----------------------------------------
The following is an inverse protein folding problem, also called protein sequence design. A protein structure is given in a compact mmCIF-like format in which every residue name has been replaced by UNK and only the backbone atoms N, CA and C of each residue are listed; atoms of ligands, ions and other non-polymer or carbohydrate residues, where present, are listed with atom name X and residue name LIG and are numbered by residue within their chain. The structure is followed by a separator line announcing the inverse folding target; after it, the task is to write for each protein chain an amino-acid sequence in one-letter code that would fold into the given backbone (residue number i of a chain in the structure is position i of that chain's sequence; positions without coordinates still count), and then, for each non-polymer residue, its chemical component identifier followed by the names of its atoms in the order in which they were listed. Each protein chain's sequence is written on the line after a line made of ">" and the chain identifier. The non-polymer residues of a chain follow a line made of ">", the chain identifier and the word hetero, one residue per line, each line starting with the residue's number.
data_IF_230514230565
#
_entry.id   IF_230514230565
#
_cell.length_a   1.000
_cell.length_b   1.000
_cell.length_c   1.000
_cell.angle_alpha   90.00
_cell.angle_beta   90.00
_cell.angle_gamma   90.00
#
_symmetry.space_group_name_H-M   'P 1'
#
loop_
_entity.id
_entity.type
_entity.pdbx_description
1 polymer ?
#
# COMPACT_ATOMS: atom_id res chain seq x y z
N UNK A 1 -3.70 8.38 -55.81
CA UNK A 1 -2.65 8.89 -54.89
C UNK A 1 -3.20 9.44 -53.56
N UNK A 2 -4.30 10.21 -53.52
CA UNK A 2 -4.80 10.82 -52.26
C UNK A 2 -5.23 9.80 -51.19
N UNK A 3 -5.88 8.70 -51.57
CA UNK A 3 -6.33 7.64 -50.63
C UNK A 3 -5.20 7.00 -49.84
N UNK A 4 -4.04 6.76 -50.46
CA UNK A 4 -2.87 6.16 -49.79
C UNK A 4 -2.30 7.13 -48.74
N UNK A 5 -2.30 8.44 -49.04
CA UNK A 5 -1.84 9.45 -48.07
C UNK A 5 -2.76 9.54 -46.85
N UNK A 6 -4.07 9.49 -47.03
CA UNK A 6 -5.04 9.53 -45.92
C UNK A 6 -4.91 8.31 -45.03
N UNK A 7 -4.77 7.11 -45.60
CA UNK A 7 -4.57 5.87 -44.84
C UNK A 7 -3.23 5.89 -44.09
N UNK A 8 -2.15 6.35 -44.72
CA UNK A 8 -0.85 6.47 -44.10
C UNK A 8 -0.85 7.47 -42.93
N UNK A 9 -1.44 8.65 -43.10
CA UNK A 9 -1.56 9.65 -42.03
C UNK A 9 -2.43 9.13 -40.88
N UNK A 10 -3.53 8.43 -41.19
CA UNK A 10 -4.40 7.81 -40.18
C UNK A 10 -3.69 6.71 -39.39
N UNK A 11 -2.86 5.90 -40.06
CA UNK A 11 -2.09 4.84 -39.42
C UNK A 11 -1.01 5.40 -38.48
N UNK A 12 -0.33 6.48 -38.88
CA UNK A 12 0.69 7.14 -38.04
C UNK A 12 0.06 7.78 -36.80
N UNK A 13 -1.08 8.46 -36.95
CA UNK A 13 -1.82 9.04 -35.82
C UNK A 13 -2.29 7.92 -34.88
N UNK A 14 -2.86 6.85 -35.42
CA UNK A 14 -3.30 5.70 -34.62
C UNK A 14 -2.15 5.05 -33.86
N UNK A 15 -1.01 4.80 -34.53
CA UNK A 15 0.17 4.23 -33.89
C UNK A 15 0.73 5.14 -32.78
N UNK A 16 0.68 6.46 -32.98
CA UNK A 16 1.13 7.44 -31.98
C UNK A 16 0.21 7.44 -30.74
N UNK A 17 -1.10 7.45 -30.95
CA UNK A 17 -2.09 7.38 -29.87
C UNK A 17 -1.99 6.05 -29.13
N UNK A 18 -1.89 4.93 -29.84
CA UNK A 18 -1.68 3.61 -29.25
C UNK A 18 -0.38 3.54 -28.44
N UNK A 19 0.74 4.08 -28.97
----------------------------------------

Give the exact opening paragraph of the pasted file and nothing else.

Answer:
The following is an inverse protein folding problem, also called protein sequence design. A protein structure is given in a compact mmCIF-like format in which every residue name has been replaced by UNK and only the backbone atoms N, CA and C of each residue are listed; atoms of ligands, ions and other non-polymer or carbohydrate residues, where present, are listed with atom name X and residue name LIG and are numbered by residue within their chain. The structure is followed by a separator line announcing the inverse folding target; after it, the task is to write for each protein chain an amino-acid sequence in one-letter code that would fold into the given backbone (residue number i of a chain in the structure is position i of that chain's sequence; positions without coordinates still count), and then, for each non-polymer residue, its chemical component identifier followed by the names of its atoms in the order in which they were listed. Each protein chain's sequence is written on the line after a line made of ">" and the chain identifier. The non-polymer residues of a chain follow a line made of ">", the chain identifier and the word hetero, one residue per line, each line starting with the residue's number.